We came up with the plan for stabilizing the building, stabilizing its infrastructure, stopping the water from coming in, stopping the sewage from leaking, making the electric system safer, upgrading to bring in additional electric capacity. We came up with the plan that would have cost something over three million dollars. There was at that time less than two million dollars available. What we did, we worked with Heery―excuse me, with Quinn Evans―and we came up with what is the most urgent, what needs to come first. And we spent every penny that we had in the capital budget to do these things and then we asked Quinn Evans to continue and do the proposal so that we can go to the City Council to get the money for the rest of it. And that's where we were, we were at the 95% design stage in April of 2007 when the market burned. And because we'd done this homework, we knew what was needed, essentially, for infrastructure and once we had the commitment of the Mayor and city to rebuild the Market, we were then able to get the money to do the rebuilding and we went from approximately two million dollar repair and restoration to a 22 million dollar complete historic renovation. Because the fortunate thing about the fire, it had burned the artificial slate roof, it had burned the plastic glazing, it had compromised several things that had been added in a less-than historically sensitive renovation that was done in the 70s. So we were able to go back to the original design of Adolf Cluss, the 1873 design, the 1908 Ashford design and we were able to look at the essential elements of those. We were able to convince the city to pay for a historic paint analysis where they actually took samples of the paint, analyzed them microscopically to see what the oldest layer was, and when you look today at the Market and you see that the trim on the South Hall is green and the trim on the North Hall is white. Well, 1873 all the trim was painted a dark color but by 1908 we had a little bit of a historic Georgian revival in American architecture and white was the trim. So while some people said, we should paint the Market to match the North and South Hall, the other view was, let's show that they were of different vantages and let's show the different tastes, and these were the colors that were the original colors, just like the salmon on the interior.

JAYAMAHA: Oh, that is wonderful, really. I was looking through your report on soon after the fire happened and there was a lot of very interesting details, especially what you just referred to in terms of really bringing back the historical aspects of the building, or restoring them.

EDWARDS: But in doing that restoring we also had to bring it up to modern codes and we had to make it a viable market. And we knew that a competent heating system was essential. The North Hall never had one. Air-conditioning the entire space was essential. Originally, the plan was, would have taken up the substantial part of the west facade driveway with air-conditioning units. We were able to work with Quinn Evans and find the space in what used to be the pottery studio to put the condensers and the compressors and hide that mechanical equipment. We were able to do air-handlers in the basement so that what you see in the South Hall is not a series of duct system; it's a series of kiosks located in the wall that distribute the heated or cooled air, or ventilated air. And an interesting thing was last week with temperatures in the 80s. As a test they used the rooftop ventilators, the electric ventilators, bringing in air from the outside through the vent system and for two days they operated that with no air-conditioning at all. So we have the energy efficient and comfortable kind of heating/air-conditioning system that meets modern standards.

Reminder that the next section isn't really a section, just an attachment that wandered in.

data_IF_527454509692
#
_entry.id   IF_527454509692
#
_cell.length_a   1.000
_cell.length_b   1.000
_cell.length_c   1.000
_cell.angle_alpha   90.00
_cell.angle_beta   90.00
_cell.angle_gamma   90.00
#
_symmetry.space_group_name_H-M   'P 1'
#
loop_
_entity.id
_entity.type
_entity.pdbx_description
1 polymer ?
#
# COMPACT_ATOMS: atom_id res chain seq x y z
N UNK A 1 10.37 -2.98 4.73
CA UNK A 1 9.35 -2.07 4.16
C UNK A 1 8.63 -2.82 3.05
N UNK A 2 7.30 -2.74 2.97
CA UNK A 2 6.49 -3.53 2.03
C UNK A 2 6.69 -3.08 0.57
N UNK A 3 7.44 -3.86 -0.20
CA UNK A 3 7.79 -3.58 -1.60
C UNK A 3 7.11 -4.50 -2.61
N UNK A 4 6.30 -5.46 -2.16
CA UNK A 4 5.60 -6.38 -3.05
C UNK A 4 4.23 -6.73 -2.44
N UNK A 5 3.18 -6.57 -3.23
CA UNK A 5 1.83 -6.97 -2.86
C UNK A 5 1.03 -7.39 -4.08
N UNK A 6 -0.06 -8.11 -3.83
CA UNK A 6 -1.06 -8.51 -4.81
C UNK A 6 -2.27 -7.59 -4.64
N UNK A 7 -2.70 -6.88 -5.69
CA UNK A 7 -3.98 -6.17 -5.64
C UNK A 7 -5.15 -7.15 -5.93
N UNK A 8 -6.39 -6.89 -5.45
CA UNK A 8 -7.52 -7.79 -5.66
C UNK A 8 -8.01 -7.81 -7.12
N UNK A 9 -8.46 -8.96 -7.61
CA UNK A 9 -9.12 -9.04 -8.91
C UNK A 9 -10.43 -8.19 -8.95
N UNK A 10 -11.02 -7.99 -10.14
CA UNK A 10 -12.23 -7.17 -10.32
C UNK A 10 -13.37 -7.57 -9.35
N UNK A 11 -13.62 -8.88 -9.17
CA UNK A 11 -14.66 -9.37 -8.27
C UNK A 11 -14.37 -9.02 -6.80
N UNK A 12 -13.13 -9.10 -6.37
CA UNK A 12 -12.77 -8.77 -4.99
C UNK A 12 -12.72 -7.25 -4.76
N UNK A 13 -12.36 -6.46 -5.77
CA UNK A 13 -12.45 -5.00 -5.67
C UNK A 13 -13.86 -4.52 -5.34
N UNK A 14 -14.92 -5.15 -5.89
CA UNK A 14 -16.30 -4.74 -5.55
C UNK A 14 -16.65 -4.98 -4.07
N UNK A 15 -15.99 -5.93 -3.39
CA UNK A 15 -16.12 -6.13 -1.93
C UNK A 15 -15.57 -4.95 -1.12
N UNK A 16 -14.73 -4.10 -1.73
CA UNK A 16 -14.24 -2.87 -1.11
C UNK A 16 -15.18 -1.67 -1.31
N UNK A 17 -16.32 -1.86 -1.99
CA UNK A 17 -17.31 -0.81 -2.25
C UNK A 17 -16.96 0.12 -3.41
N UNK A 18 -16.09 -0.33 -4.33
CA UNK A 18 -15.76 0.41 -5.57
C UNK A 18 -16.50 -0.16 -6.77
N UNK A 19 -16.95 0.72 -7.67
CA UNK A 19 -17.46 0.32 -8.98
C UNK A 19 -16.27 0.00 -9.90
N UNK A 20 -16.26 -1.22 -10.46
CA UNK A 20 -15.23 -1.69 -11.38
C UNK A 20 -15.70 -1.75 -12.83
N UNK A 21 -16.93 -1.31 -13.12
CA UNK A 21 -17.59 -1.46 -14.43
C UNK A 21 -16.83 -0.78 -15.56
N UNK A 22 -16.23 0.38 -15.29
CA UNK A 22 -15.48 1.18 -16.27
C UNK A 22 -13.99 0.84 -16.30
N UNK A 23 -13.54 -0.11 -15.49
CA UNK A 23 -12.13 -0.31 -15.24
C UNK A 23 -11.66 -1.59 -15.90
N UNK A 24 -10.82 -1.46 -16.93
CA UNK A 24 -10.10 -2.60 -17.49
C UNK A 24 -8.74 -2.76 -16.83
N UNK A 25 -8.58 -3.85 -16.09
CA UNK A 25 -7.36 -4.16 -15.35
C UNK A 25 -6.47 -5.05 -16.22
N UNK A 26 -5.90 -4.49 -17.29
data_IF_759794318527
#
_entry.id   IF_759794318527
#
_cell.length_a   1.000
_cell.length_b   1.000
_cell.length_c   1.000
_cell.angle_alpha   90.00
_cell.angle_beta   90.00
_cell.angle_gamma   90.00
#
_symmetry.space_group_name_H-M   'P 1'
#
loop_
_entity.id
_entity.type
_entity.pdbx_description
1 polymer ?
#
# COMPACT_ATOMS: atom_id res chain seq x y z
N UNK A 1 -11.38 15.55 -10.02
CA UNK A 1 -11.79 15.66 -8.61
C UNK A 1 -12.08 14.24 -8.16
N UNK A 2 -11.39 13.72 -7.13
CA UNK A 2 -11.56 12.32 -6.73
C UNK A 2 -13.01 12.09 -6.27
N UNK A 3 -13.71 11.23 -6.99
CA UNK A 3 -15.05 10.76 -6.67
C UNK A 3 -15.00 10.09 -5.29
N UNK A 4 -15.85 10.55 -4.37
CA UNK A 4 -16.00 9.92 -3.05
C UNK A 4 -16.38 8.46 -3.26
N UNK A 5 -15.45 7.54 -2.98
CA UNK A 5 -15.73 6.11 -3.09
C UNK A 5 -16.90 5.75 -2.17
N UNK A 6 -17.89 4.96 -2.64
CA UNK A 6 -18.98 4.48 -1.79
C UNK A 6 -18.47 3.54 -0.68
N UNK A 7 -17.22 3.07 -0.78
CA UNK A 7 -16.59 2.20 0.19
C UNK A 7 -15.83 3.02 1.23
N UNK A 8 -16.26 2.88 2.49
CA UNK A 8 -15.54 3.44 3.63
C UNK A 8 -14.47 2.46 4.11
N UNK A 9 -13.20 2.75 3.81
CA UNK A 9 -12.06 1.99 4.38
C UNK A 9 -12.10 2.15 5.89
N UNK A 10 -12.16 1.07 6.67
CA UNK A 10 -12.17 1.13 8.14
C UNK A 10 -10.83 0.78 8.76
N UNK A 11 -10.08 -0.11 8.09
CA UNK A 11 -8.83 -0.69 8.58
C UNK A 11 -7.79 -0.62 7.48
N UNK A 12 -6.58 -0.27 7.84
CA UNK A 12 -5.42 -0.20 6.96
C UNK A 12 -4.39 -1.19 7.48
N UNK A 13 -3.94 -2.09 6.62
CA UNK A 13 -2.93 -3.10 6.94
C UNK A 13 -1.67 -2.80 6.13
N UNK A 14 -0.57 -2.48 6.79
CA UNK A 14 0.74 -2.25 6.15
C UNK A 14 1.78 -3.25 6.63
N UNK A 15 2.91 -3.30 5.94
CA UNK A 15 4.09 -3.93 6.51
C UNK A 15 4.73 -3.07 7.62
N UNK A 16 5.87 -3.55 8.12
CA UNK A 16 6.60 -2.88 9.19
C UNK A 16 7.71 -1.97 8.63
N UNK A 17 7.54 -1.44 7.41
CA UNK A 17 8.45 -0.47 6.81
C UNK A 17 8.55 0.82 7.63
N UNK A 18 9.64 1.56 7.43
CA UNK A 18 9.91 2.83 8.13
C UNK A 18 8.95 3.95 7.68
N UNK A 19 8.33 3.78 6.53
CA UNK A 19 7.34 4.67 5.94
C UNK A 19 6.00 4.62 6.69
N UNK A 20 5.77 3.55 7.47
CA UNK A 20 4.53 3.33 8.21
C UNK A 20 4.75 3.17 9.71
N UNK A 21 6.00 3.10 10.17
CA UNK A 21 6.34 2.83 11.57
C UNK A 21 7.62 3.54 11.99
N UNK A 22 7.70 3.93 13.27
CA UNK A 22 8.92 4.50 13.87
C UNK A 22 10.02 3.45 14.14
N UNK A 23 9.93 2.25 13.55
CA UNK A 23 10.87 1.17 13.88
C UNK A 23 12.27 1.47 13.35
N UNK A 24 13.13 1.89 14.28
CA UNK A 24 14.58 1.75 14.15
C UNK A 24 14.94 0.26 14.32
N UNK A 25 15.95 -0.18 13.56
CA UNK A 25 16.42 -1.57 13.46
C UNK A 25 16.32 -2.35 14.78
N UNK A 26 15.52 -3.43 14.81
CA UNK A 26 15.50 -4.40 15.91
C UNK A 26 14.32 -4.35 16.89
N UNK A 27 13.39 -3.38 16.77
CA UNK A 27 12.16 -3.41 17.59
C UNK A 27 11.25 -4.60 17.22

The other thing we did was―and there was quite a bit of controversy on this and I will confess that I sided with the historians who said that there is no evidence of there ever having been a skylight at Eastern Market. But when they looked at the roof they found that there were the frames that could have been used for skylights and from that they inferred that the intent was perhaps to put skylights in. On the other hand we had the historians who said the only kind of skylights that Adolf Cluss ever put in were the clerestories, the vertical skylights, and these are in the plane of the roof. And there is no history of Adolf Cluss ever designing such a system. So we had this kind of controversy going back and forth but what we ended up with was the fact that the merchants were concerned about what was happening in the East Hall. And because if you have too much brightness you have a washed-out appearance and if you ever visited Union Meat in the East Hall there was no red meat, it all looked pink because it was so bright. So the question was how to minimize the UV and the transmission light and the architects came up with something called a fritted glass that has a pattern in it. There is almost zero UV transmission and 60% of the visible light is cut out, but we have a beautiful glowing brightness to the market without the washed-out appearance. One other thing we had to add was―you probably will never notice it unless you look very closely―but the South Hall glass is tinted, it has a grey tint. It cuts down the UV, it cuts down the transmitted light. The North Hall does not and you have to look very closely to see the difference between the two. By adding these two together we have controlled the amount of ambient light that enters. But the architects went one step further and in terms of the general area white, when you look up and you see those white troffer fluorescent lights that are eight upward, they're all controlled on a dimmer. And when it's bright outside, we turn them down, and at nighttime we turn them up. So the general illumination level stays fairly constant and we save electricity because we are using, we are using sunlight when it is available.